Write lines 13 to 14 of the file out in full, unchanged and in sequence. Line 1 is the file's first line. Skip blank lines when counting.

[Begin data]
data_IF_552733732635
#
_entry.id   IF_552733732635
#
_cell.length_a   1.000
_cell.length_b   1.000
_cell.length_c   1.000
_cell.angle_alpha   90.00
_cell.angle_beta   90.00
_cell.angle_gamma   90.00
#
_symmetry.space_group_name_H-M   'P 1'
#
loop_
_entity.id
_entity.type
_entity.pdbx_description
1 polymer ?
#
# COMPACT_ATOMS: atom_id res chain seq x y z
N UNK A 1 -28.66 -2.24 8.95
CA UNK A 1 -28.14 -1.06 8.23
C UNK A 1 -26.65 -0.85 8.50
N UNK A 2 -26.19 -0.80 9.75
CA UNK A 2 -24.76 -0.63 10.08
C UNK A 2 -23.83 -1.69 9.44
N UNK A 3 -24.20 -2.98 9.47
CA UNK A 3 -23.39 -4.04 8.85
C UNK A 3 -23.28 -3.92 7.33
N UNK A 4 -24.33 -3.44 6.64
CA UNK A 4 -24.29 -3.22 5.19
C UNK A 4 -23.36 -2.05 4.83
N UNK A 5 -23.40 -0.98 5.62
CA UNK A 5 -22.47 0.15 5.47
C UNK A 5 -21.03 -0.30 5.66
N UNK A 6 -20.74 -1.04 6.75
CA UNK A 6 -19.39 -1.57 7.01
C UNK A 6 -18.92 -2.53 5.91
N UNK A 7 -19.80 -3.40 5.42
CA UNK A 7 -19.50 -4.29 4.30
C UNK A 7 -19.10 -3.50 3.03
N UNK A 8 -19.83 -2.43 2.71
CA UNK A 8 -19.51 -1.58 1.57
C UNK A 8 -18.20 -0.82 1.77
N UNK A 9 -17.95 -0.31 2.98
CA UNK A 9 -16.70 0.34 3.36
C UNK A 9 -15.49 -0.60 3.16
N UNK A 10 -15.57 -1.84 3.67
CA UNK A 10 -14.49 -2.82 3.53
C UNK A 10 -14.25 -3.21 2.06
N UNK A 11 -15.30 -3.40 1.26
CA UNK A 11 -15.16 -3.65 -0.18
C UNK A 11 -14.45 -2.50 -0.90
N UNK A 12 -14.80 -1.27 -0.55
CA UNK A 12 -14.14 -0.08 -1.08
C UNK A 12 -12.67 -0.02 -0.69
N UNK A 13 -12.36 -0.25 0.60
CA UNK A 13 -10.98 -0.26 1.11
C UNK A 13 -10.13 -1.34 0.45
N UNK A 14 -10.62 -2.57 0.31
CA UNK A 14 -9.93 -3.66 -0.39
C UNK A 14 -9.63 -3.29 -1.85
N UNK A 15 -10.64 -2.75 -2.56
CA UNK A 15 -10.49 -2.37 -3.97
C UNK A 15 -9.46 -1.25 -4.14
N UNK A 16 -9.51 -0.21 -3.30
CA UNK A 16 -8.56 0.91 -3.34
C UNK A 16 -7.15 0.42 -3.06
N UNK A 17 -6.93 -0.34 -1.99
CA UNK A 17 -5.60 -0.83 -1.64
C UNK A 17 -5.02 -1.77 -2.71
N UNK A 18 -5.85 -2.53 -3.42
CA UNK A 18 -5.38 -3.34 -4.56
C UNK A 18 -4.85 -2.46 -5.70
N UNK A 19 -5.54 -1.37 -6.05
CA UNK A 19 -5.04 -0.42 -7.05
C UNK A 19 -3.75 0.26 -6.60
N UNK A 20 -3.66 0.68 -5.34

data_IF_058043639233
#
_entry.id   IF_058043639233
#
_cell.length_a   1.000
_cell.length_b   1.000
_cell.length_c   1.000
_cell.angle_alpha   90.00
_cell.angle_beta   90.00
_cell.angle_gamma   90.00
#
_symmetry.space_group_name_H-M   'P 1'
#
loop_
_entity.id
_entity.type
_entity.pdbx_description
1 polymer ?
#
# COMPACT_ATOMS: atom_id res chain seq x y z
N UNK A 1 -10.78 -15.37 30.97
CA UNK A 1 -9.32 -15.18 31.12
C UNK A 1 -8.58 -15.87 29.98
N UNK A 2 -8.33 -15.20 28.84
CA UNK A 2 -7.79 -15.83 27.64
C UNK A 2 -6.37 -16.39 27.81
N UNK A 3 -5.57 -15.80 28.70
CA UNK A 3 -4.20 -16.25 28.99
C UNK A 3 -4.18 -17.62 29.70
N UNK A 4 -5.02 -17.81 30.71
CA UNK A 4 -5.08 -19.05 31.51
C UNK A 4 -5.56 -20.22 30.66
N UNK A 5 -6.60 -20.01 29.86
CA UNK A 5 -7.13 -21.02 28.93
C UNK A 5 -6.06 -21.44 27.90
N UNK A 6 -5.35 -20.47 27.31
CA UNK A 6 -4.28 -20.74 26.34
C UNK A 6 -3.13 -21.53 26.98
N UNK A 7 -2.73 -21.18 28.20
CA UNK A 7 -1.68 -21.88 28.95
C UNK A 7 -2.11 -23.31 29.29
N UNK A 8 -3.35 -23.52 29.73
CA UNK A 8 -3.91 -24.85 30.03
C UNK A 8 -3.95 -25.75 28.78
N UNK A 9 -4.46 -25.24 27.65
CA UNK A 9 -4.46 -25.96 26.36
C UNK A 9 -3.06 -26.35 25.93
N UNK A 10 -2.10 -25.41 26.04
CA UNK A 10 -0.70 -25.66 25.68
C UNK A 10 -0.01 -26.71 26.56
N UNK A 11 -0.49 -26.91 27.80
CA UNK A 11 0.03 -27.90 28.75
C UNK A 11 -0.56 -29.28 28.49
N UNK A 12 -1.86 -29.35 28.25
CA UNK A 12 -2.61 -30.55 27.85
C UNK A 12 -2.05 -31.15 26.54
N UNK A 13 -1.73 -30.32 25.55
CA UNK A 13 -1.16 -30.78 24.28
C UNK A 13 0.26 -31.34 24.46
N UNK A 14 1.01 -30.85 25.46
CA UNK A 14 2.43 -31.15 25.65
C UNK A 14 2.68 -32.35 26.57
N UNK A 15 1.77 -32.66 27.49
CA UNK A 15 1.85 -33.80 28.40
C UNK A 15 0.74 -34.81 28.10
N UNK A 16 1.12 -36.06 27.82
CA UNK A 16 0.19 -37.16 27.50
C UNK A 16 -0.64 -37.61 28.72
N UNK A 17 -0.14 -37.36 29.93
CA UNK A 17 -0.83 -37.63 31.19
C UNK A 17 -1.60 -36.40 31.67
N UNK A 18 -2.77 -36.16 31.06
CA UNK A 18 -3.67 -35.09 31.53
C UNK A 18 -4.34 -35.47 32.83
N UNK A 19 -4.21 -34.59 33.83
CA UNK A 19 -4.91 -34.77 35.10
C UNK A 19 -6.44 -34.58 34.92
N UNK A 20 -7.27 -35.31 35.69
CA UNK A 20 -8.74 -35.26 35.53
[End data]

#
loop_